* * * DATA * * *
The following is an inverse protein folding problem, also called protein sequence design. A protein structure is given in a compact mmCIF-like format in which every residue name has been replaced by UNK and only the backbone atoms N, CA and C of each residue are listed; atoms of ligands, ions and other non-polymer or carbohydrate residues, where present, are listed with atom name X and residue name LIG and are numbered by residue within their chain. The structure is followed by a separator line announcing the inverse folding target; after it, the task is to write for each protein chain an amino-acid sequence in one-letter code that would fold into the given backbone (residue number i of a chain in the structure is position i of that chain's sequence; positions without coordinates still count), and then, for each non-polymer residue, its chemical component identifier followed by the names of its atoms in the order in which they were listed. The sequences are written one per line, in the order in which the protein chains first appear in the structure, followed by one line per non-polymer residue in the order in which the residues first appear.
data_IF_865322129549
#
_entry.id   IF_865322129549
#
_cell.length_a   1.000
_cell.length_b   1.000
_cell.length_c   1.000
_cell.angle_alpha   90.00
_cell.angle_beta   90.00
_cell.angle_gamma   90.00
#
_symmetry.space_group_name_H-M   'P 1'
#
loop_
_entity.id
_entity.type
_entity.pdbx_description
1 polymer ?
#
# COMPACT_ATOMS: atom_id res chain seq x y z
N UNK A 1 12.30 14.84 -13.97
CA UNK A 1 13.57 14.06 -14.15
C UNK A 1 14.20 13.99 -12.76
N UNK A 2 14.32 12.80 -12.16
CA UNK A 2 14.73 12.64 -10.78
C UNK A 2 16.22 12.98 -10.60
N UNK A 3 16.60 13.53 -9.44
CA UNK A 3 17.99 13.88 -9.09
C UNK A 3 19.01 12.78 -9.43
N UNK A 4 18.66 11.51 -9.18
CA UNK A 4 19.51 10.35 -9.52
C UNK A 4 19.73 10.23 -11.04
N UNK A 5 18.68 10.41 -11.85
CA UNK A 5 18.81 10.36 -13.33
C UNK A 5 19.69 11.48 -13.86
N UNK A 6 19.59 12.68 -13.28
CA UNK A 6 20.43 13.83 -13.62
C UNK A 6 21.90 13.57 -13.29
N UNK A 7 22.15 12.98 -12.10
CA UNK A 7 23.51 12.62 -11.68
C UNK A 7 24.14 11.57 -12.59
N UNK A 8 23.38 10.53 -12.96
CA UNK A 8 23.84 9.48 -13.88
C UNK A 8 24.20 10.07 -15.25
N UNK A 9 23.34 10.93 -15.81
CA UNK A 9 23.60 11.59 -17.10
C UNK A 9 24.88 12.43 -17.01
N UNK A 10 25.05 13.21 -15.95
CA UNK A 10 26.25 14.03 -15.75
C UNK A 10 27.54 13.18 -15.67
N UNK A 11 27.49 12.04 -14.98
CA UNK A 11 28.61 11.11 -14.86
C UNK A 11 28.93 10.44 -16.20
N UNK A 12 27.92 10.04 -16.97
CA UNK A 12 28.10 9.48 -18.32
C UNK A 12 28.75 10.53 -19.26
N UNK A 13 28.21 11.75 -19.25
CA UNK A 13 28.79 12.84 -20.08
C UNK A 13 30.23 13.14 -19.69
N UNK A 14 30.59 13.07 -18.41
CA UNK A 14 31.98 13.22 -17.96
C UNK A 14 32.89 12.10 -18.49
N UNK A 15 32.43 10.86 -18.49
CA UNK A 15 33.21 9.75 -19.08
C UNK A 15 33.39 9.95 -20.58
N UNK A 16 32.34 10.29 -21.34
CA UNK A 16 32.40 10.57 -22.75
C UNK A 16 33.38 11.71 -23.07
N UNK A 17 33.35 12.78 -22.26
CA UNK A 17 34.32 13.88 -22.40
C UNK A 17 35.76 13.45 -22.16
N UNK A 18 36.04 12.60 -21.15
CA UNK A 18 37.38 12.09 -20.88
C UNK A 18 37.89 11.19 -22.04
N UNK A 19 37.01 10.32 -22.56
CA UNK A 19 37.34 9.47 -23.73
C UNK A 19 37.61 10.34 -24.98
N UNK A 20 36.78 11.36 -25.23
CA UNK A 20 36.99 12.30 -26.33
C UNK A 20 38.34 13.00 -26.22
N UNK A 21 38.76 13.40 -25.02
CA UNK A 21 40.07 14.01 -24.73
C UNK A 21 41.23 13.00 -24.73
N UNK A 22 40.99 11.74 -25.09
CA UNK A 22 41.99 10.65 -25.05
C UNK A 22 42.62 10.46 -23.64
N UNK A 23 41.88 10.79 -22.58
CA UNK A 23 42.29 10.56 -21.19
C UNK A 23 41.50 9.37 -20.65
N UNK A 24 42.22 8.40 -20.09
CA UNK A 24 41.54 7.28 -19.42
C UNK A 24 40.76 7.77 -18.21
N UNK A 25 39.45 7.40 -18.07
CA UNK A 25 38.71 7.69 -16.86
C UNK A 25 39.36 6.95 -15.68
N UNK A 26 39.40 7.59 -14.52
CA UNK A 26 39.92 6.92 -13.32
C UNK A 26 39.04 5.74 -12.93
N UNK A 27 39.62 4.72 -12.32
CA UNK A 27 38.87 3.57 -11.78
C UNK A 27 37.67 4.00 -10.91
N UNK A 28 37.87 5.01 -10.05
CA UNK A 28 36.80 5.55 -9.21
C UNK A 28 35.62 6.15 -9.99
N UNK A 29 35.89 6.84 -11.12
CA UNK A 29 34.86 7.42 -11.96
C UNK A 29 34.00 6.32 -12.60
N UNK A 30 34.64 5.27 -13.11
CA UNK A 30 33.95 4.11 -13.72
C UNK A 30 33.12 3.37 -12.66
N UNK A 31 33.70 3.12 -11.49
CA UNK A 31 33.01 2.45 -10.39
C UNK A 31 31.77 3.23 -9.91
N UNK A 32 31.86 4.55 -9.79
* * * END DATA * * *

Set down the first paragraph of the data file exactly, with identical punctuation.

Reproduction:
The following is an inverse protein folding problem, also called protein sequence design. A protein structure is given in a compact mmCIF-like format in which every residue name has been replaced by UNK and only the backbone atoms N, CA and C of each residue are listed; atoms of ligands, ions and other non-polymer or carbohydrate residues, where present, are listed with atom name X and residue name LIG and are numbered by residue within their chain. The structure is followed by a separator line announcing the inverse folding target; after it, the task is to write for each protein chain an amino-acid sequence in one-letter code that would fold into the given backbone (residue number i of a chain in the structure is position i of that chain's sequence; positions without coordinates still count), and then, for each non-polymer residue, its chemical component identifier followed by the names of its atoms in the order in which they were listed. The sequences are written one per line, in the order in which the protein chains first appear in the structure, followed by one line per non-polymer residue in the order in which the residues first appear.